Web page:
This ape society seems like a collection of previous human civilizations. The intricate, stylized design of ape artifacts and armor appear Norse in origin, while their social and political organization, with its fine-tuned militarism, recall both imperial and republican Rome. Still, this civilization is built on its own foundations, complete with its own creation myths. The religion is based on a veneration of Semos, a mythical demi-ape who supposedly founded ape civilization and of whom General Thade is said to be a direct descendent. According to ape lore, Semos, like Christ, will return some day to save his people… uhh, apes. In another parallel to Christianity, the pious gorilla Captain Attar (Michael Clarke Duncan) utters, “All apes are created in the image of Semos.” This messiah-creator is the doctrinal bedrock of the ape’s claims of superiority over the humans and, as in most imperial civilizations in human history, such claims lead to slavery and genocide of the inferior species. In this case, the apes’ peculiar institution is similar to America’s slavery. Leo, Karubi, Daena, and some of the other “wild” humans make a break for freedom, with Ari, Limbo, and Tival (Erick Avari), a domestic human from Ari and Sandar’s house, in tow. The wild humans, especially Gunnar (Evan Dexter Parke), the only black character, display real animosity toward Tival over his position as a “house human.” The argument is quickly broken up by the pursuing apes. Eventually, the escaped humans ignite a revolution that leads to a climactic battle between man and ape, with some surprising revelations for both.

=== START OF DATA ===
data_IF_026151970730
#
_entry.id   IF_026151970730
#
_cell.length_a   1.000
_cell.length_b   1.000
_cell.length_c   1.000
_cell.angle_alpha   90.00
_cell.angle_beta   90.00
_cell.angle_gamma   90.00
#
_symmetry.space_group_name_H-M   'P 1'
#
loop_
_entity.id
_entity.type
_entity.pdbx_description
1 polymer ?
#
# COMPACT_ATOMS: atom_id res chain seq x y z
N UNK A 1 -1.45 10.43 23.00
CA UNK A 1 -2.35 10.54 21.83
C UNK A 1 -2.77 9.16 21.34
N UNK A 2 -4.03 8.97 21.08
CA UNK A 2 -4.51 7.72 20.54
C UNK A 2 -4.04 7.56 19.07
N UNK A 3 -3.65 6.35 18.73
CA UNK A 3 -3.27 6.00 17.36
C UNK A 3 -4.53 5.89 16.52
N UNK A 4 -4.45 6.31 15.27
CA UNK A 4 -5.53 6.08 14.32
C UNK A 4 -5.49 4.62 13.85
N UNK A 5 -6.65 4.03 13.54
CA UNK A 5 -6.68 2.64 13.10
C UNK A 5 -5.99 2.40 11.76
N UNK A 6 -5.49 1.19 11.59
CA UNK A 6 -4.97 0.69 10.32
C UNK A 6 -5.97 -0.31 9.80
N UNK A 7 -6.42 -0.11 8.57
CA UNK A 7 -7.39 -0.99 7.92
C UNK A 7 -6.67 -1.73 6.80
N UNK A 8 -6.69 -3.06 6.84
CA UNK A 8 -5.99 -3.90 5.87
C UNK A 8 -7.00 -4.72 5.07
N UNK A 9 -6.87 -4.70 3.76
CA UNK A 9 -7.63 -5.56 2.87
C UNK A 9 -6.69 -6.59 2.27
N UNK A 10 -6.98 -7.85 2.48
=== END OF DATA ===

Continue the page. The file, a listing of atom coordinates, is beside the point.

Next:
On the Oberon, the apes were kept in cages, like the humans on the unnamed Planet. In both ape and human civilizations, a firm conviction in the superiority of one species over another (and, metaphorically, one race over another) gives rise to a self-deceiving arrogance. Planet of the Apes imagines an ape society that mimics human (producing lines spoken by apes like, “Human see, human do,” “They [humans] all look alike”; and what would any social satire be these days without “Can’t we all just get along?”), and in the process throws light on some of the hypocrisy and overreaching arrogance of homo sapiens who, whether claiming superiority through “God’s image” creationism or evolutionary theory, make life difficult for other species. As Leo tells his new ape friends, Ari and her guardian Krull (Cary Hiroyuki-Tagawa), “Our apes are kept in zoos… We cut down all their trees and they all died off… except for some we keep for our amusement.”